Internet Shakespeare Editions

Author: William Shakespeare
Not Peer Reviewed

Two Noble Kinsmen (Quarto, 1634)

The Two Noble Kinsmen.
As I love most, and in that faith will perish,
As I have brought my life here to confirme it,
As I have serv'd her truest, worthiest,
As I dare kill this Cosen, that denies it,
1980So let me be most Traitor, and ye please me:
For scorning thy Edict Duke, aske that Lady
Why she is faire, and why her eyes command me
Stay here to love her; and if she say Traytor,
I am a villaine fit to lye unburied.
1985Pal. Thou shalt have pitty of us both, o Theseus,
If unto neither thou shew mercy, stop,
(As thou art just) thy noble eare against us,
As thou art valiant; for thy Cosens soule
Whose 12. strong labours crowne his memory,
1990Lets die together, at one instant Duke,
Onely a little let him fall before me,
That I may tell my Soule he shall not have her.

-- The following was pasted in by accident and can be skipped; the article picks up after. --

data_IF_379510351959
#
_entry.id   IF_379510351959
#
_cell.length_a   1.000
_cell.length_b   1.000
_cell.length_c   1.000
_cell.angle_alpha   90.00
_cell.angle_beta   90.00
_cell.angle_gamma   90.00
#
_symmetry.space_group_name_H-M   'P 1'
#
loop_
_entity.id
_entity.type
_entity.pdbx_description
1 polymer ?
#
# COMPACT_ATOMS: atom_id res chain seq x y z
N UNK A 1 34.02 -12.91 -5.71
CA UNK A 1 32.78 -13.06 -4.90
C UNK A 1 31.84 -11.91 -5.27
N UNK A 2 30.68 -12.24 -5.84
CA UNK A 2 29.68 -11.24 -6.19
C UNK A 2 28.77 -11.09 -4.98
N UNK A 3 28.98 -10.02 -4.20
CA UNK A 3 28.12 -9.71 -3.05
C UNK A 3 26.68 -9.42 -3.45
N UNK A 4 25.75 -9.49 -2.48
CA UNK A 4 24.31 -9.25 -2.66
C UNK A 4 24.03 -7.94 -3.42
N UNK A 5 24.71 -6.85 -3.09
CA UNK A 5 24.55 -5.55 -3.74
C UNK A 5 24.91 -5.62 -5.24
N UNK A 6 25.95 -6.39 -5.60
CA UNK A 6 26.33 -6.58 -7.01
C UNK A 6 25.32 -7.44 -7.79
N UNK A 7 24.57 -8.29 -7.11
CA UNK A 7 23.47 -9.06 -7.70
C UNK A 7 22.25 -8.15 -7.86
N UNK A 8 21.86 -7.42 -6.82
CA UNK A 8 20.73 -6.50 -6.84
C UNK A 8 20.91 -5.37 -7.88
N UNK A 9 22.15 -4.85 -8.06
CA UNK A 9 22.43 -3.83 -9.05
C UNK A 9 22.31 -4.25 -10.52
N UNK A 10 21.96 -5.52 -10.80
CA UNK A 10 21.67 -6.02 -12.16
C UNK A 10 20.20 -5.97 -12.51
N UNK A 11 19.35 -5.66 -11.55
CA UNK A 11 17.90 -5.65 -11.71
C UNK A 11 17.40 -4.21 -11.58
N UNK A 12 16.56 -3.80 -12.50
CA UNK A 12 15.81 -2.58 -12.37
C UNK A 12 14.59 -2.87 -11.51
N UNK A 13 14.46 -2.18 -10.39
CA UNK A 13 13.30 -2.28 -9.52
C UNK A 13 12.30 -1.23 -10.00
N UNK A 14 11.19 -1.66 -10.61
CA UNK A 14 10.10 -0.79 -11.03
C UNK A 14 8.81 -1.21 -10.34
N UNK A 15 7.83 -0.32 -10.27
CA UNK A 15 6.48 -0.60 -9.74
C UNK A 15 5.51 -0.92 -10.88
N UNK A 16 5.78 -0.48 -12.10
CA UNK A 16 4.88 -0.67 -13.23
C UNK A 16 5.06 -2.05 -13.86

Thes. I grant your wish, for to say true, your Cosen
Has ten times more offended, for I gave him
1995More mercy then you found, Sir, your offenses
Being no more then his: None here speake for 'em
For ere the Sun set, both shall sleepe for ever.
Hipol. Alas the pitty, now or never Sister
Speake not to be denide; That face of yours
2000Will beare the curses else of after ages
For these lost Cosens.
Emil. In my face deare Sister
I finde no anger to 'em; nor no ruyn,
The misadventure of their owne eyes kill 'em;
2005Yet that I will be woman, and have pitty,
My knees shall grow to 'th ground but Ile get mercie.
Helpe me deare Sister, in a deede so vertuous,
The powers of all women will be with us,
Most royall Brother.
2010Hipol. Sir by our tye of Marriage.
Emil. By your owne spotlesse honour.
Hip. By that faith,
That faire hand, and that honest heart you gave me.
H3 Emil.